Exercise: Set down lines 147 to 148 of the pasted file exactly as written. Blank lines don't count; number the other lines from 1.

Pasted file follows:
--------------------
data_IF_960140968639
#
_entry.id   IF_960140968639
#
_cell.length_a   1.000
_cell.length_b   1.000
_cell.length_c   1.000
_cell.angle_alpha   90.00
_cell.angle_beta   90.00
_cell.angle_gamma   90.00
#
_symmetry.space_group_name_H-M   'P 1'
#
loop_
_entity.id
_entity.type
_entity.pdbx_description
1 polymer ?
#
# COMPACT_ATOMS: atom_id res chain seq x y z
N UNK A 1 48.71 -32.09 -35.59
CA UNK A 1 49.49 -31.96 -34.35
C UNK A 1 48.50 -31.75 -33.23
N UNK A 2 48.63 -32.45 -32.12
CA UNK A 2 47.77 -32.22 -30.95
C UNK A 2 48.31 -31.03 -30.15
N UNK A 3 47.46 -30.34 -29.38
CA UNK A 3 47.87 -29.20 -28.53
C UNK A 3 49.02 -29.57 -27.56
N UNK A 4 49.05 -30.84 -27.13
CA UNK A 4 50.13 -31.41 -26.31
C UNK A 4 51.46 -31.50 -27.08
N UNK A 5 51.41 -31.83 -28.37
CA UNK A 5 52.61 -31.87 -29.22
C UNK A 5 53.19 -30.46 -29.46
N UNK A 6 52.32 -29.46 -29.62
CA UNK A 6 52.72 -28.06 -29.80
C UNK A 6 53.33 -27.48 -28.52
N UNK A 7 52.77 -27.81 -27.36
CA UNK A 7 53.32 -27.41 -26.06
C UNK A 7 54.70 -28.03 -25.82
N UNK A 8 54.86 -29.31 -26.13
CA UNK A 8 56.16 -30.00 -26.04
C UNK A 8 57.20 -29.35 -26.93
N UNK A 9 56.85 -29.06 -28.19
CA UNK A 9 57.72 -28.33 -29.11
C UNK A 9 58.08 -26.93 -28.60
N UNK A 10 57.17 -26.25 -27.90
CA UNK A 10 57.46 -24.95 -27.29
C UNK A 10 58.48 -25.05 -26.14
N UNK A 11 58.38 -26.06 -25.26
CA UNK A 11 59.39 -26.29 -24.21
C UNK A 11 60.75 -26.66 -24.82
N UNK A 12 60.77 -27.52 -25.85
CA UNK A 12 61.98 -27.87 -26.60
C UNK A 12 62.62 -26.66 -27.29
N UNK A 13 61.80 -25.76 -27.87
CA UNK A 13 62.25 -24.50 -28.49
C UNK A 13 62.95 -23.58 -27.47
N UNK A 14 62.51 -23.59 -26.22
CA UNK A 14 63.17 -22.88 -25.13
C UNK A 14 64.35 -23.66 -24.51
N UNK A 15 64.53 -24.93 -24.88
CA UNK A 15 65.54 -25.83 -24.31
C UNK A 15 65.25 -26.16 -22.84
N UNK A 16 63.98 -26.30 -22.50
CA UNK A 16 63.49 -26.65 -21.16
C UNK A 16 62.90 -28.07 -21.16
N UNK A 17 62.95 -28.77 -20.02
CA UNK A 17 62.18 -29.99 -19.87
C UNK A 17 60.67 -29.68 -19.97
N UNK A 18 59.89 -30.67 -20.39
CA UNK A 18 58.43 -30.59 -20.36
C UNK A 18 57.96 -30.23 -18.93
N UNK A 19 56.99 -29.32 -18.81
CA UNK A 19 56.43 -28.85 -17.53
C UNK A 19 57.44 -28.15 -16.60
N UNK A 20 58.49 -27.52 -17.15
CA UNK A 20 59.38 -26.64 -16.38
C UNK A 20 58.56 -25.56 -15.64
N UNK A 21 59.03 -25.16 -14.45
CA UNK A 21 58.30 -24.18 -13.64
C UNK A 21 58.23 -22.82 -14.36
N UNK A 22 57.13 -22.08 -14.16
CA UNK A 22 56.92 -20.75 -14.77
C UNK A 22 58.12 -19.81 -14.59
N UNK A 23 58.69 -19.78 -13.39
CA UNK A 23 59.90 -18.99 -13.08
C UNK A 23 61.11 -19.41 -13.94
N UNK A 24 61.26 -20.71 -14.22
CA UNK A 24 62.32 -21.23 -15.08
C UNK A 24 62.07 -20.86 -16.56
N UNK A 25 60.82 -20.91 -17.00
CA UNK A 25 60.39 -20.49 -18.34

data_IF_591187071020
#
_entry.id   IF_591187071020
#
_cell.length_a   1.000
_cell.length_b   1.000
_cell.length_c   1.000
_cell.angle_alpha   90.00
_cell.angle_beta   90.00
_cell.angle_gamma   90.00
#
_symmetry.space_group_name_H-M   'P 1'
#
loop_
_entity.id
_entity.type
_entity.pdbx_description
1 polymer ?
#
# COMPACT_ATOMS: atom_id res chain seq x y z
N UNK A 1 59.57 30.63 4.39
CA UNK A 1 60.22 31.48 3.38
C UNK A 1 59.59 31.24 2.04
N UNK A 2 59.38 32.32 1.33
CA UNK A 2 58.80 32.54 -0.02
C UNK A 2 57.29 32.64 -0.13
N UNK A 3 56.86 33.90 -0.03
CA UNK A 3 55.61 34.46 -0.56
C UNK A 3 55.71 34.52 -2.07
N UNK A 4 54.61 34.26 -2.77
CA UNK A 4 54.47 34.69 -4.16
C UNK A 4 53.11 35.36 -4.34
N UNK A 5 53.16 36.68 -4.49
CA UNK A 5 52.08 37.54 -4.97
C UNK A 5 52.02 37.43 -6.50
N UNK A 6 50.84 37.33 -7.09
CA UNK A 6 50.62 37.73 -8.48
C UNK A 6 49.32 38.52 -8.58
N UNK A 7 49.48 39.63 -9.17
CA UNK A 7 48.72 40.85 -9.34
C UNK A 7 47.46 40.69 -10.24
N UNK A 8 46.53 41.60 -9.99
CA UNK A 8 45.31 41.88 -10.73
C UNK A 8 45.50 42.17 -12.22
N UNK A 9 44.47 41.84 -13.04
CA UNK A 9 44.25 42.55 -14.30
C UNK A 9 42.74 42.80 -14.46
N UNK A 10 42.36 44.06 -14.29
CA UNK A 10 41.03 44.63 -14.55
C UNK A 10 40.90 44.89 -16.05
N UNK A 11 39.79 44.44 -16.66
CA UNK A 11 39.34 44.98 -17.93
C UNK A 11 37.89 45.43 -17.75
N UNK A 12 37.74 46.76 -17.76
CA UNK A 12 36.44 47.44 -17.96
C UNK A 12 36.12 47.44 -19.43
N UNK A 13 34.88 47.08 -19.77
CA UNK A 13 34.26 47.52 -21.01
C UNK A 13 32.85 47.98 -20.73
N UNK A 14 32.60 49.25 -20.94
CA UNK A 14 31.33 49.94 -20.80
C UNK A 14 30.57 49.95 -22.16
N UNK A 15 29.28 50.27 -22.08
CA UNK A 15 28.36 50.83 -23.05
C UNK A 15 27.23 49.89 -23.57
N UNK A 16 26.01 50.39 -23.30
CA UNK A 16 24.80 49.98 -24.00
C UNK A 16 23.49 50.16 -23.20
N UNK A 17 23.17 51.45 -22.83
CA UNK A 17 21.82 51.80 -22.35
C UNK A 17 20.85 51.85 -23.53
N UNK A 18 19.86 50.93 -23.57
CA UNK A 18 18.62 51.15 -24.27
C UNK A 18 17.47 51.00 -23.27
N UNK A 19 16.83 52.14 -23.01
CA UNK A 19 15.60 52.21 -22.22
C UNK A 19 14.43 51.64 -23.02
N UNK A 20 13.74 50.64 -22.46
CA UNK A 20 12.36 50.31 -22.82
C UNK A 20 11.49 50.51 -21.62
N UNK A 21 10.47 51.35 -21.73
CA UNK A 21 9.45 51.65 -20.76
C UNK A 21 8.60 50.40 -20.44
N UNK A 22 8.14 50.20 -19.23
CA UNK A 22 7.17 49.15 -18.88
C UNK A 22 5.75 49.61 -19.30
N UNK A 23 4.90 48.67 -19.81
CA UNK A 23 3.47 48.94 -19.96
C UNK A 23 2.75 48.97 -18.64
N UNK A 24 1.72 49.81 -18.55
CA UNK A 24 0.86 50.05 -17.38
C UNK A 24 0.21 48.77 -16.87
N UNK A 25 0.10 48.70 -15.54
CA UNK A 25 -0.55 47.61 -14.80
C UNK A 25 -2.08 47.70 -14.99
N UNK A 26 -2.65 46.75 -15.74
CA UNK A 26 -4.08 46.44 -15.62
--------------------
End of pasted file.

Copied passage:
C UNK A 11 37.89 45.43 -17.75
N UNK A 12 37.74 46.76 -17.76